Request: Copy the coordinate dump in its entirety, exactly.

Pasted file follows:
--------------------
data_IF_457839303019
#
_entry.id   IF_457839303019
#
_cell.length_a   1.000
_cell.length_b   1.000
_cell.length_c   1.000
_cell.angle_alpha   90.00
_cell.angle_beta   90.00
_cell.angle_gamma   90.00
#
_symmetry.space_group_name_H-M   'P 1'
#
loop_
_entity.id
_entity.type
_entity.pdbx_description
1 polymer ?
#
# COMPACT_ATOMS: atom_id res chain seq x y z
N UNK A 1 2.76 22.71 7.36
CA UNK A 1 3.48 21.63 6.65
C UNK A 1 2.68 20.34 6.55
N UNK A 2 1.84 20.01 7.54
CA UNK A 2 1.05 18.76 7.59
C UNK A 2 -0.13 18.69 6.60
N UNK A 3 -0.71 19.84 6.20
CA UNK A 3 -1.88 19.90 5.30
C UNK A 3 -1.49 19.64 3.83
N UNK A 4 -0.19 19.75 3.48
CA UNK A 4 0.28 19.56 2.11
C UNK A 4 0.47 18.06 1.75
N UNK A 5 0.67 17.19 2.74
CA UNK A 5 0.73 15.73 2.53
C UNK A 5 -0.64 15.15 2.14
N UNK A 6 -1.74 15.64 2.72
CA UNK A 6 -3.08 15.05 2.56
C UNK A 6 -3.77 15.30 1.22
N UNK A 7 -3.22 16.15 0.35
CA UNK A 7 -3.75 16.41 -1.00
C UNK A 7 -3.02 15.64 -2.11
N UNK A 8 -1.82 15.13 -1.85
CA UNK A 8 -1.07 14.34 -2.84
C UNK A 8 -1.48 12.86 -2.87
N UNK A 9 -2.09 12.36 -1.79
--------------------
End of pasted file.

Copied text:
data_IF_457839303019
#
_entry.id   IF_457839303019
#
_cell.length_a   1.000
_cell.length_b   1.000
_cell.length_c   1.000
_cell.angle_alpha   90.00
_cell.angle_beta   90.00
_cell.angle_gamma   90.00
#
_symmetry.space_group_name_H-M   'P 1'
#
loop_
_entity.id
_entity.type
_entity.pdbx_description
1 polymer ?
#
# COMPACT_ATOMS: atom_id res chain seq x y z
N UNK A 1 2.76 22.71 7.36
CA UNK A 1 3.48 21.63 6.65
C UNK A 1 2.68 20.34 6.55
N UNK A 2 1.84 20.01 7.54
CA UNK A 2 1.05 18.76 7.59
C UNK A 2 -0.13 18.69 6.60
N UNK A 3 -0.71 19.84 6.20
CA UNK A 3 -1.88 19.90 5.30
C UNK A 3 -1.49 19.64 3.83
N UNK A 4 -0.19 19.75 3.48
CA UNK A 4 0.28 19.56 2.11
C UNK A 4 0.47 18.06 1.75
N UNK A 5 0.67 17.19 2.74
CA UNK A 5 0.73 15.73 2.53
C UNK A 5 -0.64 15.15 2.14
N UNK A 6 -1.74 15.64 2.72
CA UNK A 6 -3.08 15.05 2.56
C UNK A 6 -3.77 15.30 1.22
N UNK A 7 -3.22 16.15 0.35
CA UNK A 7 -3.75 16.41 -1.00
C UNK A 7 -3.02 15.64 -2.11
N UNK A 8 -1.82 15.13 -1.85
CA UNK A 8 -1.07 14.34 -2.84
C UNK A 8 -1.48 12.86 -2.87
N UNK A 9 -2.09 12.36 -1.79